Reader Mailbag: My Take on Cryptocurrency
I’ve received a number of emails from you asking for my thoughts on cryptocurrencies.
First and foremost, I must warn you, I am a no-BS type analyst. So if you want me to write something fluffy because you personally are a big fan of crypto, don’t read another word.
It’s not that I’m opposed to cryptocurrency per se, it’s that I know how the central banks work and what they have planned.
First let’s address the technology itself.
Two Phases of Tech
All technological revolutions follow two phases:
- The initial breakthrough phase. This occurs before social/legal frameworks are in place.
- The “normalization” phase. Social/legal frameworks are implemented, giving the technology a societal and financial legitimacy.
If you need a real-world example of this, think of the electronic music file or MP3 revolution.
The first phase was Napster: the sharing of music in what was later deemed as illegal activity (the legal framework was not yet ready for the technology).
Then along came iTunes: the normalized version of the technology in which MP3s could be bought and sold in a legally acceptable form.
Bitcoin and cryptocurrencies are currently in the “Napster” phase of their development. As such, I am inherently wary of them.
Moreover, we’re in something of a mania for this with over 5,000 currencies in the world.
I believe over 99% of them are ultimately worthless.
A Central Bank Digital Currency Would Wash Out the Rest
Because at some point, the US government will push for the introduction of some kind of cashless means of exchange. We know that as far back as 2017, the Fed was already studying this issue:
As the price of the cryptocurrency continues to soar, the Federal Reserve apparently is giving thought to having a product like bitcoin for its own.
William Dudley, president and CEO of the Federal Reserve Bank of New York, said at a conference Wednesday that the Fed is exploring the idea of its own digital currency, according to reports from Dow Jones.
Any product likely would be well off in the future, he said, adding that it would be “very premature” to estimate when the Fed would come up with its own offering, according to Bloomberg. [Emphasis my own.]
Fast-forward to February 5, 2020. Lael Brainard, who sits on the Federal Reserve’s Board of Governors (which is in charge of establishing Fed policy), stated the following:
In a Bank for International Settlements survey of 66 central banks, more than 80 percent of central banks report being engaged in some type of central bank digital currency (CBDC) work … a few central banks report that they are moving forward with issuing a CBDC. Building on the tremendous reach of its mobile payments platforms, China is reported to be moving ahead rapidly on plans to issue a digital currency.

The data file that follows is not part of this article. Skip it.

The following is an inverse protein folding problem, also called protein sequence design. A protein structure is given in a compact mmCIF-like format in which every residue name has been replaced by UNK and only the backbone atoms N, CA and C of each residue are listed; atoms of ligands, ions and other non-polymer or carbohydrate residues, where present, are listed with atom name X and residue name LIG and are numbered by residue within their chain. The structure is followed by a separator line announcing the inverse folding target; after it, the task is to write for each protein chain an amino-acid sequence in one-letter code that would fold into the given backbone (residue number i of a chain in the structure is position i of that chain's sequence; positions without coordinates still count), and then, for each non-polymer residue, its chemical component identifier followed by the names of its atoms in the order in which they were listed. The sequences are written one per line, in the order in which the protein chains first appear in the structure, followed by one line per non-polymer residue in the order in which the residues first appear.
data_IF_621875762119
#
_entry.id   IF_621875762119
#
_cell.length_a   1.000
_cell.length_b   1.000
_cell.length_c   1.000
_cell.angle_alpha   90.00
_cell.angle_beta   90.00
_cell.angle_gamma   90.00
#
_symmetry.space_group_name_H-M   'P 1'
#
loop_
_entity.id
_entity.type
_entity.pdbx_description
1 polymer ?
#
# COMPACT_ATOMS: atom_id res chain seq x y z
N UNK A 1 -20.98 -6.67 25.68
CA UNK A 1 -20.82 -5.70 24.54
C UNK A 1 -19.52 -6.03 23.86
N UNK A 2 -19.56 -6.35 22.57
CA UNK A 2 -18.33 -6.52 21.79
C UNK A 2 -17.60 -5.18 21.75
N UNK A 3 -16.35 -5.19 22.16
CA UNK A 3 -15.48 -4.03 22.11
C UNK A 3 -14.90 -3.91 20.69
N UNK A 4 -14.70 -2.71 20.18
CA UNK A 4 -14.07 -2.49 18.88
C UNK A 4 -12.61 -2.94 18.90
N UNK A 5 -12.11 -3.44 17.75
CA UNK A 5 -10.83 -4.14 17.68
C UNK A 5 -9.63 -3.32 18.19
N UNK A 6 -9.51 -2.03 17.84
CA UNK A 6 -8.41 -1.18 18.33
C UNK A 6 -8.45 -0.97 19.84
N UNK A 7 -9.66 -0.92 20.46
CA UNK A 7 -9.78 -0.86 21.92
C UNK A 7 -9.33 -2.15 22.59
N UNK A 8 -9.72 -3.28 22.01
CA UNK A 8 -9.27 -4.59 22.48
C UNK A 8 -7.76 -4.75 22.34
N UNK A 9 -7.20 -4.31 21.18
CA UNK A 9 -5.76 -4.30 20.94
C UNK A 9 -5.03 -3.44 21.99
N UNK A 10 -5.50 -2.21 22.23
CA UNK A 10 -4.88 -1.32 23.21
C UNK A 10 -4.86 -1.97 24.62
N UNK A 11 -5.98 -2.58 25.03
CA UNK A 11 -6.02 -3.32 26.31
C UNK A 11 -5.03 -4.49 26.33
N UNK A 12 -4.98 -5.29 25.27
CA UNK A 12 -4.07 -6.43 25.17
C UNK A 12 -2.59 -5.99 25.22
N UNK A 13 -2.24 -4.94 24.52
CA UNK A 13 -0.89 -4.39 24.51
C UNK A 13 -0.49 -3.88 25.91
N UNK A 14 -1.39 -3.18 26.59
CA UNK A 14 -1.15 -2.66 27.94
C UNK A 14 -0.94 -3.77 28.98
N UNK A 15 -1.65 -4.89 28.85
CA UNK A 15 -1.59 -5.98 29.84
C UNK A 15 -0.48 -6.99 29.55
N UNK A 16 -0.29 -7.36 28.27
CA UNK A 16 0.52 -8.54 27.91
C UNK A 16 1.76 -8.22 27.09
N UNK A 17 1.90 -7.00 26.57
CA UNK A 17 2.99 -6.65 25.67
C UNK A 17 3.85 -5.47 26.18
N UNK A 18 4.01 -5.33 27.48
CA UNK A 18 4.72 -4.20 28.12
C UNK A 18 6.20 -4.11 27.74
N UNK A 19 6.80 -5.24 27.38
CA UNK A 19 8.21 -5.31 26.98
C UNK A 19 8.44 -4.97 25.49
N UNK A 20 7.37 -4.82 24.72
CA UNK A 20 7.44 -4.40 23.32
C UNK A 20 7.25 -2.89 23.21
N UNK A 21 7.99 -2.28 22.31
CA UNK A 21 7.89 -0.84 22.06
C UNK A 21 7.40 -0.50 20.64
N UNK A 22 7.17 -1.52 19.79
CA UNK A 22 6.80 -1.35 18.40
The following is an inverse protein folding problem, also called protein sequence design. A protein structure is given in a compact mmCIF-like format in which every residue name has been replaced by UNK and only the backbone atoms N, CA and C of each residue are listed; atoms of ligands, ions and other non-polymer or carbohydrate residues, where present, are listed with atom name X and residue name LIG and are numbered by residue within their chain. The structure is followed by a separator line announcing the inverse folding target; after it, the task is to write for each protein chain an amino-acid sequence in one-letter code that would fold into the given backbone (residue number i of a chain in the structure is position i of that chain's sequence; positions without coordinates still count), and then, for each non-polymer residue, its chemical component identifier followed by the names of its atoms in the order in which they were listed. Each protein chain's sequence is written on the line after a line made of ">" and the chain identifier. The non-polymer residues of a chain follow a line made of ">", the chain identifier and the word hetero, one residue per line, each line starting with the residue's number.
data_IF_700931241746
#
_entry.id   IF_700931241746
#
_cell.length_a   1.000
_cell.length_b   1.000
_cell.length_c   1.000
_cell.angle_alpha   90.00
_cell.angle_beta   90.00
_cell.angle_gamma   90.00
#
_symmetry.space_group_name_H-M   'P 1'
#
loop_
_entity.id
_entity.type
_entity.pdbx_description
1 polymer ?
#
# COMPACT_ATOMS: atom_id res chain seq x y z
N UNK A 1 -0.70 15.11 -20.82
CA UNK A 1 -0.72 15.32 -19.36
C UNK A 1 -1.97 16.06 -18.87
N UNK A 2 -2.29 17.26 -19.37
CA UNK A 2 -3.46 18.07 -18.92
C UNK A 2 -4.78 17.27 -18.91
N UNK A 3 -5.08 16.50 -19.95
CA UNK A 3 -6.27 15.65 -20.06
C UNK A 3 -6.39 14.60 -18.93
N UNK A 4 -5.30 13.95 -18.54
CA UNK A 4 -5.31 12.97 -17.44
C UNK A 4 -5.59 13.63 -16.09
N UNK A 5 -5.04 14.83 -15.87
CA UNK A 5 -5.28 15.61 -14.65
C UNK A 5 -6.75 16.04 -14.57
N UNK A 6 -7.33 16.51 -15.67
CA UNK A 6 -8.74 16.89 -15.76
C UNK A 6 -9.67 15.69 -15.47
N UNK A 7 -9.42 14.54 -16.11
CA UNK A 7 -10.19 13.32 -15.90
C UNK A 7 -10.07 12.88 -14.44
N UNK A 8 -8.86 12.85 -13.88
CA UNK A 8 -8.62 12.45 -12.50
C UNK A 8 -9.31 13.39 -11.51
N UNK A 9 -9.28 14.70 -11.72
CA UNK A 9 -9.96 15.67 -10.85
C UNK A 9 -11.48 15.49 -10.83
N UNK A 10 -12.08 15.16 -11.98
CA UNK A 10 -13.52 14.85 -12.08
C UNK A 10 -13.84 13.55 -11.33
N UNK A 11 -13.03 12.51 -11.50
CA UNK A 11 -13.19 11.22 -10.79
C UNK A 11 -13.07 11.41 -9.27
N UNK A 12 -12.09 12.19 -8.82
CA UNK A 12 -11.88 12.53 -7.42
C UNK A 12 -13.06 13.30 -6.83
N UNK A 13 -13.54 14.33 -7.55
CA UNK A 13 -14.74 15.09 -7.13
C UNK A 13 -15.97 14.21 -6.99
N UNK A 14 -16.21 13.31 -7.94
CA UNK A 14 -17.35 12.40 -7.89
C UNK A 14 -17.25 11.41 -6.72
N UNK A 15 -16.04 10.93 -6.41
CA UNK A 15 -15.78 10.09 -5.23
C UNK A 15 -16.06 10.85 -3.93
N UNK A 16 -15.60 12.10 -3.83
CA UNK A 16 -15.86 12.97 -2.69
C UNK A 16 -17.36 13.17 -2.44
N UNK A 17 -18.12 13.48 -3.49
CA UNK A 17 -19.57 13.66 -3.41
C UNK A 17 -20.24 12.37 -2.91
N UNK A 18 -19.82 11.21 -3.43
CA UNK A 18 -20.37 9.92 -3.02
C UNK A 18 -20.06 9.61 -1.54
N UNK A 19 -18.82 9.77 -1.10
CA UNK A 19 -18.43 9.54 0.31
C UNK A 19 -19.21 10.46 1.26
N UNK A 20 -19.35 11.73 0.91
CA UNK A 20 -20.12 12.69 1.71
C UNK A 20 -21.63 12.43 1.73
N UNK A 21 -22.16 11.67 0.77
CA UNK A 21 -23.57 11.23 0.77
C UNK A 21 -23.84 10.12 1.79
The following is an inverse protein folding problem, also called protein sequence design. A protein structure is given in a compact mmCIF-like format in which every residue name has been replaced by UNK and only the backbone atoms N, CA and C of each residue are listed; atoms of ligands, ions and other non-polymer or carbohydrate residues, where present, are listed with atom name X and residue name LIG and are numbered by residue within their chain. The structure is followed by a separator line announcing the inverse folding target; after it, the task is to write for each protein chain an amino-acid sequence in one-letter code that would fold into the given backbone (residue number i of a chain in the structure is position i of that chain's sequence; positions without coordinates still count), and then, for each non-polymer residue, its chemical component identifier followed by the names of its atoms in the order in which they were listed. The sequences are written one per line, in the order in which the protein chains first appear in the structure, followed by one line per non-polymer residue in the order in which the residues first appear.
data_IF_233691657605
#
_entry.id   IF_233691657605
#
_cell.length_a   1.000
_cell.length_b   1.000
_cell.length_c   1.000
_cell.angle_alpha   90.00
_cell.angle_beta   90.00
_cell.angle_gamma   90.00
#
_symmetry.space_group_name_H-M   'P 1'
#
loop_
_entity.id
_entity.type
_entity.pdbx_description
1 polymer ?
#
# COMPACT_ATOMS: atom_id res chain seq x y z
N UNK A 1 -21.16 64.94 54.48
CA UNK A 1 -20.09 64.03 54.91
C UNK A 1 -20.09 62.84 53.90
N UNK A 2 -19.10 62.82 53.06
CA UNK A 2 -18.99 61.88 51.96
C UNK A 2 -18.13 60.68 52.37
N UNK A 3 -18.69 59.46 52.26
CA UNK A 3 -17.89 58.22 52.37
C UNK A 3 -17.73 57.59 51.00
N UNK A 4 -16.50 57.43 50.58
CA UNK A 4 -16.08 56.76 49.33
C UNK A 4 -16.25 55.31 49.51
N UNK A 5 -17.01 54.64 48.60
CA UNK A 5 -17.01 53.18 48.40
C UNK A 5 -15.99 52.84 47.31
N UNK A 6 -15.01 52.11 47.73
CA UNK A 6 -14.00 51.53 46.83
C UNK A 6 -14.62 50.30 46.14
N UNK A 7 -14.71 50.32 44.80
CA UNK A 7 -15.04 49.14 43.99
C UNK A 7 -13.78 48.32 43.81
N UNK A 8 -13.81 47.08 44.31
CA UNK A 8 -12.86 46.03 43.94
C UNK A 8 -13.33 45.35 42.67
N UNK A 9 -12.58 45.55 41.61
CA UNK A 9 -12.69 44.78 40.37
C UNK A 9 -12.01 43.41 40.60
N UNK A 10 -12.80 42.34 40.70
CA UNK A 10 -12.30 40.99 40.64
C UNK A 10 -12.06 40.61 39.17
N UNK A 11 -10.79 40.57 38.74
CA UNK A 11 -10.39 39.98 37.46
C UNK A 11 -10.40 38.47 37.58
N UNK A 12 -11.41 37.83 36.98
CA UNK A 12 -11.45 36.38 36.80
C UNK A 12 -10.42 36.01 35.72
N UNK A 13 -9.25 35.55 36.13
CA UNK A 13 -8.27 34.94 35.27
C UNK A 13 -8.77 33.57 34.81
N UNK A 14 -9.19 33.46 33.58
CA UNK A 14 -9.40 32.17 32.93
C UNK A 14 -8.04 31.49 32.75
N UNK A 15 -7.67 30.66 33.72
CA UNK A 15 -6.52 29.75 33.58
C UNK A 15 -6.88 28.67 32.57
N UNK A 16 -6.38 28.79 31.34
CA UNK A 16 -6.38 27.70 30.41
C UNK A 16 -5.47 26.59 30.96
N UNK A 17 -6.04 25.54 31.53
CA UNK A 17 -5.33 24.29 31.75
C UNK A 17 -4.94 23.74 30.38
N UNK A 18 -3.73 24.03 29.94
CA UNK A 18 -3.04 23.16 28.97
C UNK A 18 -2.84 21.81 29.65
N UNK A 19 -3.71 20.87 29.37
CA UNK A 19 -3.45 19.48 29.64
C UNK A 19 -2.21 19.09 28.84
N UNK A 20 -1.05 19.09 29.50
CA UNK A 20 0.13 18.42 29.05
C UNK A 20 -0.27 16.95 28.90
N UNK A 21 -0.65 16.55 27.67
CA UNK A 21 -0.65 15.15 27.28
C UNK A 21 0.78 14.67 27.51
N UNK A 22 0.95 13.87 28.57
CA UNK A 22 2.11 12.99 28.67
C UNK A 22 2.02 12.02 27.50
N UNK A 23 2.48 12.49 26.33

Given the dollar’s important role, it is essential that we remain on the frontier of research and policy development regarding CBDC… we are conducting research and experimentation related to distributed ledger technologies and their potential use case for digital currencies, including the potential for a CBDC. We are collaborating with other central banks as we advance our understanding of central bank digital currencies. [Emphasis my own.]
Source: Federal Reserve
Here is a senior member of the Fed stating point blank that the Fed needs to introduce a central bank digital currency (CBDC) in order to maintain the geopolitical standing of the US dollar.
The fact that Brainard mentions this RIGHT after discussing China’s plan for a sovereign digital currency tells us that this is a matter of national security for the US.
The Most Powerful Competitor in Any Market
What do you think will happen to over 99% of cryptocurrencies when the Fed announces “Fed Coin” or whatever its CBDC will be called?
They will go to zero.
Also, once the Fed introduces its own cryptocurrency, EVERY other cryptocurrency would then exist in direct competition to the Fed’s CBDC. This opens the door to charges of counterfeiting and other federal felonies.
Currently crypto does NOT compete with the Fed because the Fed doesn’t have a CBDC yet. Once it does, everything changes.
Let me put it this way… what happened to Napster when iTunes showed up?
Bear in mind, Apple the company is nowhere near as powerful or formidable a competitor as the US government. Someone might win a lawsuit against Apple. Very few people win lawsuits against the U.S. government.
For that reason, I tend to steer clear of all crypto investing. Again, it’s not that I’m against the technology per se, it’s that I understand what central banks are doing.
Thank you again for the questions. If you have others, let me know by clicking here!
Editor, Money & Crisis